Visit Modern Campus

The Impact of Brand Name Institutions on Extension Enrollments

Continuing education units at big, name-brand universities may have less difficulty in attracting people through name recognition, but they must work very hard to distinguish their product for their prospective students.

The following interview is with Diana Wu, the Dean of the UC Berkeley Extension and Executive Director of the Berkeley Resource Center for Online Education. Adult students have a number of different reasons why they will pick one higher education institution over another. In this interview, Wu discusses how working behind a big brand-name influences the way continuing education units market their product to prospective adult students.

1. How does a strong main-campus reputation affect the way extension units market themselves?

I think that’s an excellent question because, in Berkeley’s case we’re so closely affiliated with our main campus that the reputation has a tremendous effect on how we market ourselves.

The thing that we keep in mind, first and foremost in our marketing, is that we’re a reflection of the Berkeley brand. One of the things that we benefit from as well as have to clarify for people is that, as a continuing education unit, although we reflect the strengths of UC Berkeley, we also offer things that the main campus doesn’t offer. So it’s a constant messaging to say that, “Yes, we’re a part of Berkeley but we’re distinct and we offer different products that the main campus doesn’t necessarily offer.”

2. Is it easier for continuing education units housed in big-name universities to get the attention of adults?

Not knowing what it’s like at not-a-big-name university, I have to say that it’s probably easier for us because of our association with a big brand-name.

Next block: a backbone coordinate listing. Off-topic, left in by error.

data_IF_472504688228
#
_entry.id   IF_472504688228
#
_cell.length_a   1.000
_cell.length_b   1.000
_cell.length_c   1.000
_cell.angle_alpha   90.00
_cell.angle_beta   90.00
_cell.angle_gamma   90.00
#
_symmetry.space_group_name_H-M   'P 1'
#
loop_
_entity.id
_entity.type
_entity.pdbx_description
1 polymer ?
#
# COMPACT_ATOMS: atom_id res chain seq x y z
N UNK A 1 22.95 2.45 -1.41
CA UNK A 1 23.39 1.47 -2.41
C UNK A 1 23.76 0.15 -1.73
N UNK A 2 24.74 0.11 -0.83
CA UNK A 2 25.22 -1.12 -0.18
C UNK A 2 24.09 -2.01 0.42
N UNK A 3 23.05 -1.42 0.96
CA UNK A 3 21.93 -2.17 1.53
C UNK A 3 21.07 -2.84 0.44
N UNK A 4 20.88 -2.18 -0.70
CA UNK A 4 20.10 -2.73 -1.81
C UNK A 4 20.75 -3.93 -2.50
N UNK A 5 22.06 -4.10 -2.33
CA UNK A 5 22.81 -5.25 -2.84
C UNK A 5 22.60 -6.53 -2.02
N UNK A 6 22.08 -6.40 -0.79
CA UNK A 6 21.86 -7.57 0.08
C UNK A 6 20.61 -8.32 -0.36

As an example, continuing education is getting better and better known as an industry internationally, but if you’re unfamiliar with continuing education, we benefit because people will come to us because of the big-name brand.

Sometimes they come to us, not knowing exactly what they’re looking for in the way of continuing education, but just because we’re Berkeley. So we definitely benefit from the brand.

In terms of adults, I would say that, particularly with alumni who probably think first to come back to Berkeley to get their continuing education, but also if you were a student at any university in the Bay Area, for example. And then Berkeley has a national and international reputation, so to the extent that adults who may or may not have been affiliated with Berkeley might look to us first because of the name.

3. In your opinion, do continuing education units at big-name universities need to commit the same resources to marketing as smaller institutions might?

I think we absolutely do, perhaps in a different way. We may have the benefit of a big-name brand, but many people, including adult professionals, are not necessarily familiar with continuing education or what continuing education units do.

Our marketing department actually does quite a bit of work. They don’t necessarily need to promote the Berkeley brand, but they absolutely need to do institutional messaging for Berkeley Extension to promote continuing education and they also need to do a lot of work around the types of programs, distinct programs, in continuing education that we offer.

A combination of promoting continuing education as an industry and the services that we provide our students and then also a focus on our targeted population who are looking for specific types of training that really only continuing education—at least at Berkeley—only the continuing education unit offers.

I do think we do have to commit at least the same amount of resources, I would guess, if not more.

4. Is there anything that you would like to add about the impact that a main campus’s reputation will have on prospective adult students?

Although we benefit from the strong main campus reputation, I think it’s our responsibility to distinguish ourselves by defining who we are and what our niche is and really how we want to reflect the quality [of the institution]. It’s a big responsibility to hold up the brand. However, it’s also our responsibility to demonstrate to our audiences how we are distinct because we serve a different audience and we understand the needs of the adult learner.

In most cases, they’re different from the traditional student so, as much as we are so proud of being part of our main campus community, I feel it’s also important to make a clear and strong case about who we are and who we serve as distinct from the main campus.

Author Perspective: